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Mobile-phone use has increased dramatically in most countries since its introduction in the early to-mid 1980s. The expanding use of this technology has been accompanied by concerns about health and safety. In the late 1990s, several expert groups critically reviewed the evidence on health effects of low-level exposure to radiofrequency (RF) electromagnetic fields, and recommended research into the possible adverse health effects of mobile telephone use.1–4 As a result, a number of studies have been conducted,5–14 including a large 13-country collaborative study, Interphone, with over 2700 glioma and 2400 meningioma cases and their matched controls, which was recently published.15
Studies on the health effects of mobile phones are very complex, and interpretation of the results necessitates understanding and careful consideration of various aspects including the timing of the study, the exposure variables of relevance and the influence of methodological limitations. Indeed, the results of studies to date, in particular those of the recently published Interphone international analyses,15 have been interpreted differently by various groups: some have taken them to suggest that mobile phones are safe, others that they cause tumours, while some have suggested that the limitations of the studies were such that no conclusion could be drawn.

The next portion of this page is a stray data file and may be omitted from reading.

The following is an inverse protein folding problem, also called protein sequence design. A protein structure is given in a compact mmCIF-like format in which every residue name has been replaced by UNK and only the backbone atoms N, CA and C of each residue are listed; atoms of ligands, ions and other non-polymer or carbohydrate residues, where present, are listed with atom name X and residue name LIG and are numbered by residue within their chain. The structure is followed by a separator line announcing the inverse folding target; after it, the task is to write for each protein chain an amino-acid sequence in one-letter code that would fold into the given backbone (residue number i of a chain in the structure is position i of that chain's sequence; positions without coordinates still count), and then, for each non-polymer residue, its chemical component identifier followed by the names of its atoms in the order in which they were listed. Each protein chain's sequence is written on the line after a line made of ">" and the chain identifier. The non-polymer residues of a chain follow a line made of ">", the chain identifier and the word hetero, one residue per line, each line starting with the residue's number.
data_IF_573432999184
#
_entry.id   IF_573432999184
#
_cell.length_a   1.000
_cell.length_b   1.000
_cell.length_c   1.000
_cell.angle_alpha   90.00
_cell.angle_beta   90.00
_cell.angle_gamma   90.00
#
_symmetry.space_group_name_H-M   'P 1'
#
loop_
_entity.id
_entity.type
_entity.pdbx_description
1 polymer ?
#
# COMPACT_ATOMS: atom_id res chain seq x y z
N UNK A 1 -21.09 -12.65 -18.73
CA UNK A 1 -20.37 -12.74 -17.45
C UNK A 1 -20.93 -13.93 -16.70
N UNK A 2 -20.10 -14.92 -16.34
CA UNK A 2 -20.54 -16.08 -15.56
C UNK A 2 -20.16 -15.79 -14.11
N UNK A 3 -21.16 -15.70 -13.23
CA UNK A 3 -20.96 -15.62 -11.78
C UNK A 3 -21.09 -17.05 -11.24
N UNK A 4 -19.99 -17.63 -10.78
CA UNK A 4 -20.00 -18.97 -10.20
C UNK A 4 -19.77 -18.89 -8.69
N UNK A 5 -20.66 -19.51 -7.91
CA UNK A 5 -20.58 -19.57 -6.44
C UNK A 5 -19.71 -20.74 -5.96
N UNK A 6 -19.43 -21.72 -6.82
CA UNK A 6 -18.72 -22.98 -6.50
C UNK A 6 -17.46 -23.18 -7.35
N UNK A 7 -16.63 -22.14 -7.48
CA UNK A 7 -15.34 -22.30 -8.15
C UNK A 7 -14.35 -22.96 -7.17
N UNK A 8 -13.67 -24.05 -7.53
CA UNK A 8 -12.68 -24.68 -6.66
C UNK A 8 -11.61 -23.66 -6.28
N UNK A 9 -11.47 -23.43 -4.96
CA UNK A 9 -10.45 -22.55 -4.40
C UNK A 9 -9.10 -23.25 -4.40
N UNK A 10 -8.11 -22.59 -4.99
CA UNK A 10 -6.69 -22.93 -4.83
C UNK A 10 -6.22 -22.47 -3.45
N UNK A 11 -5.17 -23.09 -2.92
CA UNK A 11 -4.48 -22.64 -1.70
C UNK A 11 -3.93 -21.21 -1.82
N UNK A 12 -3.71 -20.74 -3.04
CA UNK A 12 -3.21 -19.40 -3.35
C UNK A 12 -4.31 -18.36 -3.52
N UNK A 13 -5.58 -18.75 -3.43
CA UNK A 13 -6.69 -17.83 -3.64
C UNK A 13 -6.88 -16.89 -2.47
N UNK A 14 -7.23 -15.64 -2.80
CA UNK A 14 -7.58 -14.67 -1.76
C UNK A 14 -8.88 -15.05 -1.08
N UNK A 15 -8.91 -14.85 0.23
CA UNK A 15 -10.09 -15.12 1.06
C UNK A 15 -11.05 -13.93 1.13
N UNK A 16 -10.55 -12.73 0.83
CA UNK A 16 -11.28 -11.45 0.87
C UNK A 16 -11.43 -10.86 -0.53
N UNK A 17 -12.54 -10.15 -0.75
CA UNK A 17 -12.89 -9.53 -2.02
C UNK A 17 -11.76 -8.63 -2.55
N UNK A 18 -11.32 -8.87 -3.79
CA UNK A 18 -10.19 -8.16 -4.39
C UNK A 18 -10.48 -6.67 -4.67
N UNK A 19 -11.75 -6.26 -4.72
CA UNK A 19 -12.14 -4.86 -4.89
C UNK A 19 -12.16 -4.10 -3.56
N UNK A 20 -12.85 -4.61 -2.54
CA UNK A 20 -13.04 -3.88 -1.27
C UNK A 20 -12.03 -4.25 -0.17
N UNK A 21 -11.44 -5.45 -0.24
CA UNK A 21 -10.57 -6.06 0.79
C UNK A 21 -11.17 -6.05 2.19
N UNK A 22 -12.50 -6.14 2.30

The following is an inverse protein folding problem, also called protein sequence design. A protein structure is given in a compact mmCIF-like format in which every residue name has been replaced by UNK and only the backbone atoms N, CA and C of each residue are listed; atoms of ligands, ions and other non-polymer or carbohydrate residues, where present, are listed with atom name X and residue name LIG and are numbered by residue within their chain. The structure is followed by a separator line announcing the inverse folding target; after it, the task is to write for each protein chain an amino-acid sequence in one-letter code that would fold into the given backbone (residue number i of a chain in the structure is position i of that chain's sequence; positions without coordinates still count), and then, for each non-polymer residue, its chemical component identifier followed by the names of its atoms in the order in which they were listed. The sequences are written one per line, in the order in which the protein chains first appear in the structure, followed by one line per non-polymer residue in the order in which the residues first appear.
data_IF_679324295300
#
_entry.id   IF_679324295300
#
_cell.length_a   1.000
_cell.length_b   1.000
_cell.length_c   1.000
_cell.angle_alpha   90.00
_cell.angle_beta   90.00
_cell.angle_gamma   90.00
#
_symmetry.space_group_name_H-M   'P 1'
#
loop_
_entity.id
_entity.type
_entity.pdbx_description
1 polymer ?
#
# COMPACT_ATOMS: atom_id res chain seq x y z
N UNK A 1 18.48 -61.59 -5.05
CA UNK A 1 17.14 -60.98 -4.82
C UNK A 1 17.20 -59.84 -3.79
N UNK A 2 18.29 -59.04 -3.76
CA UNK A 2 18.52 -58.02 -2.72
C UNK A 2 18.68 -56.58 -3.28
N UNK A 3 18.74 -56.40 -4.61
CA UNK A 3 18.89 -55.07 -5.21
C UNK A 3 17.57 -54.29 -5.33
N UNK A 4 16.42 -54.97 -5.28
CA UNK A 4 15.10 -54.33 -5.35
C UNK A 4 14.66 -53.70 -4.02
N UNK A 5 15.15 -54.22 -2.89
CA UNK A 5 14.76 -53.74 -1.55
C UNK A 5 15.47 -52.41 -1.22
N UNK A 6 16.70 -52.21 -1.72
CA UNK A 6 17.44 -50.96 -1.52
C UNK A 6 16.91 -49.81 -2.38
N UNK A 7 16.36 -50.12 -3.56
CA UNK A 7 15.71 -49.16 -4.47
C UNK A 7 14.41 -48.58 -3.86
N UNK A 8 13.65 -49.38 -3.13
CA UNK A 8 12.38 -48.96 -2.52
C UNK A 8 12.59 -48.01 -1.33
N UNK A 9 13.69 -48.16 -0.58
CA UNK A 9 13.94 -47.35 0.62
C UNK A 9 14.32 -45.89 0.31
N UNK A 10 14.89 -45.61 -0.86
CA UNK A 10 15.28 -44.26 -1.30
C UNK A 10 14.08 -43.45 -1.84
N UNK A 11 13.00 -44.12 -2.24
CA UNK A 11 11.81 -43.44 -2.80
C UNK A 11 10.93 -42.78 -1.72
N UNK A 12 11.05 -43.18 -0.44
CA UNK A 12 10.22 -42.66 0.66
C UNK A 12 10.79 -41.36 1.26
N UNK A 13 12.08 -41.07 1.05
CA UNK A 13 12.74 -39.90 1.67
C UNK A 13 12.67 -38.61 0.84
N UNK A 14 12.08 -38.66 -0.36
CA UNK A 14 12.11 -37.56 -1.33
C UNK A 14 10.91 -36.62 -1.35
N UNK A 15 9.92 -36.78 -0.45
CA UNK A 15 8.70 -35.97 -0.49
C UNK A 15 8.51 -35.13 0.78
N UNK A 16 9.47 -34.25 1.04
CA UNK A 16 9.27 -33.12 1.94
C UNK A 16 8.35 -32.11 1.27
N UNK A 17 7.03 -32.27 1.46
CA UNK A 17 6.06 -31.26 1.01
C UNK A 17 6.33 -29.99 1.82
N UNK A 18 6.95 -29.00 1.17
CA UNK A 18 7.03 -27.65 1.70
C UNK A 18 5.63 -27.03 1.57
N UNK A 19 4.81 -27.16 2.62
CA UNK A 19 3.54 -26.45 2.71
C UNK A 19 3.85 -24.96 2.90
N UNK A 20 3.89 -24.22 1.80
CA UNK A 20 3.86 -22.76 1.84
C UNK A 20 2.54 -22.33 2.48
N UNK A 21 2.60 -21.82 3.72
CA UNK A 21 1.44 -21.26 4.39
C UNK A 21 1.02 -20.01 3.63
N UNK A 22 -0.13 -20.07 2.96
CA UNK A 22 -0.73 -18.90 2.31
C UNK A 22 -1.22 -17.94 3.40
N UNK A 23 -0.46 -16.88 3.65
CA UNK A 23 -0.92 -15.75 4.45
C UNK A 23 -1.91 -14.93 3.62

This editorial discusses the main issues in the interpretation of the findings reported in recently published studies of brain tumours in relation to mobile-phone use, particularly the largest of these, Interphone, and their potential public-health implications.
Timing of the study
Most published studies to date have found no increased risk (and in many instances even a decreased risk) associated with ever having used a mobile telephone. These studies, however, were conducted at a time when mobile communication was still a relatively new phenomenon with low levels of use compared with today. As an illustration, though the largest study, Interphone, started in 2000, …
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